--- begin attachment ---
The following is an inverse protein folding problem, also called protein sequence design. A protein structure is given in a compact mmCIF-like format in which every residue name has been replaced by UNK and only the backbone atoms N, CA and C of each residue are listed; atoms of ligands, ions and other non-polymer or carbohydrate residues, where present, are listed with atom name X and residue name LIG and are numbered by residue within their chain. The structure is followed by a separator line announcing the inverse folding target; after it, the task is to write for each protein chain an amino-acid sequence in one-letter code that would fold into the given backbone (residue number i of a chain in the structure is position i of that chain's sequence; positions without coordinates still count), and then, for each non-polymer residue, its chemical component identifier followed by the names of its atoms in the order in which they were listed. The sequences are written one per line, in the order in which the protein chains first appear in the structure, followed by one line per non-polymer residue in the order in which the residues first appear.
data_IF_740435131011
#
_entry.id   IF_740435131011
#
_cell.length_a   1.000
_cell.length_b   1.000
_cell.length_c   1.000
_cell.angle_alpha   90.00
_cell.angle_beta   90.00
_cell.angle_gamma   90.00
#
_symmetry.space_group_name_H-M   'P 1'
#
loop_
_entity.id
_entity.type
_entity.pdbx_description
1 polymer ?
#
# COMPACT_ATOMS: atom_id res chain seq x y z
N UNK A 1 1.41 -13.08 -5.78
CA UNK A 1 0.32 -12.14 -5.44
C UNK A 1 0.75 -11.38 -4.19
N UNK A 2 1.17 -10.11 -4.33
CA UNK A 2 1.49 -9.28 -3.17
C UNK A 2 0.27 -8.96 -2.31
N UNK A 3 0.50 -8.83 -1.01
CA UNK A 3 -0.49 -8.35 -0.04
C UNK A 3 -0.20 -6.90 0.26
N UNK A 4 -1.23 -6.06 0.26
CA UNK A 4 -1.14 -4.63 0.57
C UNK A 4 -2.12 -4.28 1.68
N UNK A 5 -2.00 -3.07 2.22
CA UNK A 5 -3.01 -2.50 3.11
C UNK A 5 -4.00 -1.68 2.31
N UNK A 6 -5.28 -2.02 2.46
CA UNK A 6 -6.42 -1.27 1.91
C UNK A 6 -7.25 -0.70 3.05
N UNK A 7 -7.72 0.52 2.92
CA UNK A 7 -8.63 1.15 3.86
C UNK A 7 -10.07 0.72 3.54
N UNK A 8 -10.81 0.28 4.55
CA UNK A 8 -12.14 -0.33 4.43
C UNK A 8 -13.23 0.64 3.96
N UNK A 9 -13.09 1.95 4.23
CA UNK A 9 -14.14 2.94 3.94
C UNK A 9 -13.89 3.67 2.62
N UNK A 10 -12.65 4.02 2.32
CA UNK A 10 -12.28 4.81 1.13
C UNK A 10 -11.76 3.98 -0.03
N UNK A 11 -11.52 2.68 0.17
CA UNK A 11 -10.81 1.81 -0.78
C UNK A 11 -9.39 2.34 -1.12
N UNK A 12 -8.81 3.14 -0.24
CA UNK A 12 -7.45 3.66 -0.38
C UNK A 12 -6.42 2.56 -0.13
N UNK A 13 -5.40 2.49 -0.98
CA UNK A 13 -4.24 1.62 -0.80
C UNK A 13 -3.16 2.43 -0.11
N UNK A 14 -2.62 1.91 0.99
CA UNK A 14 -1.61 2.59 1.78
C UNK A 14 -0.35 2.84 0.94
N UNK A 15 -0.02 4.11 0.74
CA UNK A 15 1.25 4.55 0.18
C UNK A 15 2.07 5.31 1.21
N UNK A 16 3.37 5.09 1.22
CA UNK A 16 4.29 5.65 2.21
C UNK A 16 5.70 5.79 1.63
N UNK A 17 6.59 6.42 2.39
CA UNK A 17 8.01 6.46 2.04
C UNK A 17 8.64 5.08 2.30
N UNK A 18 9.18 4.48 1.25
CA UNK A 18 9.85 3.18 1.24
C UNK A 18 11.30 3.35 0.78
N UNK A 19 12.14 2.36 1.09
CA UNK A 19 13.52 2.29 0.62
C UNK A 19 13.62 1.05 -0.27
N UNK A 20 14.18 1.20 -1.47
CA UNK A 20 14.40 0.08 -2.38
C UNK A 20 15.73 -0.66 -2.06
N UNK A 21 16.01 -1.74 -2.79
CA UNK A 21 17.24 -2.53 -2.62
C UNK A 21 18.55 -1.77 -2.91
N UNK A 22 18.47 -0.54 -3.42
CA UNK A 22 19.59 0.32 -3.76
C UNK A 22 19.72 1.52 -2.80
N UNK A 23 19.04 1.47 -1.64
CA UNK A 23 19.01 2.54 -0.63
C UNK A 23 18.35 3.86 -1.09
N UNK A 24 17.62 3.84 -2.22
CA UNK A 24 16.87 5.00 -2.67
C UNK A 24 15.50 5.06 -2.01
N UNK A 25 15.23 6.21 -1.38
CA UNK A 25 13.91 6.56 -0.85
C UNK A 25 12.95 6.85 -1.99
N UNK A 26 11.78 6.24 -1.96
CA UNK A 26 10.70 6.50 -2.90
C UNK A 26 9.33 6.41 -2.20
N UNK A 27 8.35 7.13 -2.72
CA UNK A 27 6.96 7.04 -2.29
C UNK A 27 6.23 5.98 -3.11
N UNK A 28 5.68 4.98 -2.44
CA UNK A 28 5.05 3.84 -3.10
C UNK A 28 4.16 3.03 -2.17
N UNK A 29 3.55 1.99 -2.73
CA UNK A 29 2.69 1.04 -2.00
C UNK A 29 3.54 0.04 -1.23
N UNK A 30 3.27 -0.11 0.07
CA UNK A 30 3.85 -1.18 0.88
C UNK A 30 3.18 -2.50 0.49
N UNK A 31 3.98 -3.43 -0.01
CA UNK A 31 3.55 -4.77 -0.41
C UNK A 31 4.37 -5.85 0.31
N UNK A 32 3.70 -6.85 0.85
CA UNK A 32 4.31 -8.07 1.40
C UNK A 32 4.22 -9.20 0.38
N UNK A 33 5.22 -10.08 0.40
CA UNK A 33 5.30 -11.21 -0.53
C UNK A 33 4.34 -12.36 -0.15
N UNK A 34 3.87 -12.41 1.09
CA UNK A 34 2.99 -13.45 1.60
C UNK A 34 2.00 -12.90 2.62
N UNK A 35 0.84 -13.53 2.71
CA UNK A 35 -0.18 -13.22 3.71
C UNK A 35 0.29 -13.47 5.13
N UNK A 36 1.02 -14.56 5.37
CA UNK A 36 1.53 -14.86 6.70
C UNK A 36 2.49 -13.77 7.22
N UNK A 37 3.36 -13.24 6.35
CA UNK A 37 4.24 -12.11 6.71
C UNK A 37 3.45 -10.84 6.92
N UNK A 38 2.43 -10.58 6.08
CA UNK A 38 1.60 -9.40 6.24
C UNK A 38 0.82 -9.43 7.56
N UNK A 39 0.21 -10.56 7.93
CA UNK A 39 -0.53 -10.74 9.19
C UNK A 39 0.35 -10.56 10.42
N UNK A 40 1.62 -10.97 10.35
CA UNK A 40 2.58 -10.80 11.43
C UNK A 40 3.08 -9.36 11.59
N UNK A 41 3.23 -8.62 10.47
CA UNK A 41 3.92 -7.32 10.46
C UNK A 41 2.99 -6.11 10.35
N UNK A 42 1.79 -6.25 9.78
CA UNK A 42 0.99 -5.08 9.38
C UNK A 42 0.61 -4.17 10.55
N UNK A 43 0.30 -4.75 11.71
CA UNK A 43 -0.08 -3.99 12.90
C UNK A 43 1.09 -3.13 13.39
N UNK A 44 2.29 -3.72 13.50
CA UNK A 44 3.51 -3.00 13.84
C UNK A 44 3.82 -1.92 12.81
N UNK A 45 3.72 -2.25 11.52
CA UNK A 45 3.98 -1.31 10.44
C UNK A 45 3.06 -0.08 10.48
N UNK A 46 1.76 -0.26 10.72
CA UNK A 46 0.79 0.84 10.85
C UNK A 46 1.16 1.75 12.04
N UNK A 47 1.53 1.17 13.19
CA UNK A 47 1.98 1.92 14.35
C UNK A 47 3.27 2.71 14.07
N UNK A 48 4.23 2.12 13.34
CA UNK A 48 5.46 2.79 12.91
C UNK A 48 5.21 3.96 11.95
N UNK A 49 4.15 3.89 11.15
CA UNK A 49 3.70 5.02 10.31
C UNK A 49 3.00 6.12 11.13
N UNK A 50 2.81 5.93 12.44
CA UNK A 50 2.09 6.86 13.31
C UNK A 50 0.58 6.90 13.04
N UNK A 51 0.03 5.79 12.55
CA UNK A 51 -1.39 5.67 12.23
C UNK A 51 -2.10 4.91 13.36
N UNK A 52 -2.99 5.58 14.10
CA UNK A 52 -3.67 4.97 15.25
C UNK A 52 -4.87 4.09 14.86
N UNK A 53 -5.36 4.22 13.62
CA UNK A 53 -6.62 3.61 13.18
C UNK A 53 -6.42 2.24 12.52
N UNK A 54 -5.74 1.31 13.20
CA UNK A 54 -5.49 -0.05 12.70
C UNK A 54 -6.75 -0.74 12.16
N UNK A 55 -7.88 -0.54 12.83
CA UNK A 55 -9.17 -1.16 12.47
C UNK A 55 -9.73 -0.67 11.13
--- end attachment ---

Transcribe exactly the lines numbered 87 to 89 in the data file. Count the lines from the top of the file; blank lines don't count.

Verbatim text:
C UNK A 22 19.72 1.52 -2.80
N UNK A 23 19.04 1.47 -1.64
CA UNK A 23 19.01 2.54 -0.63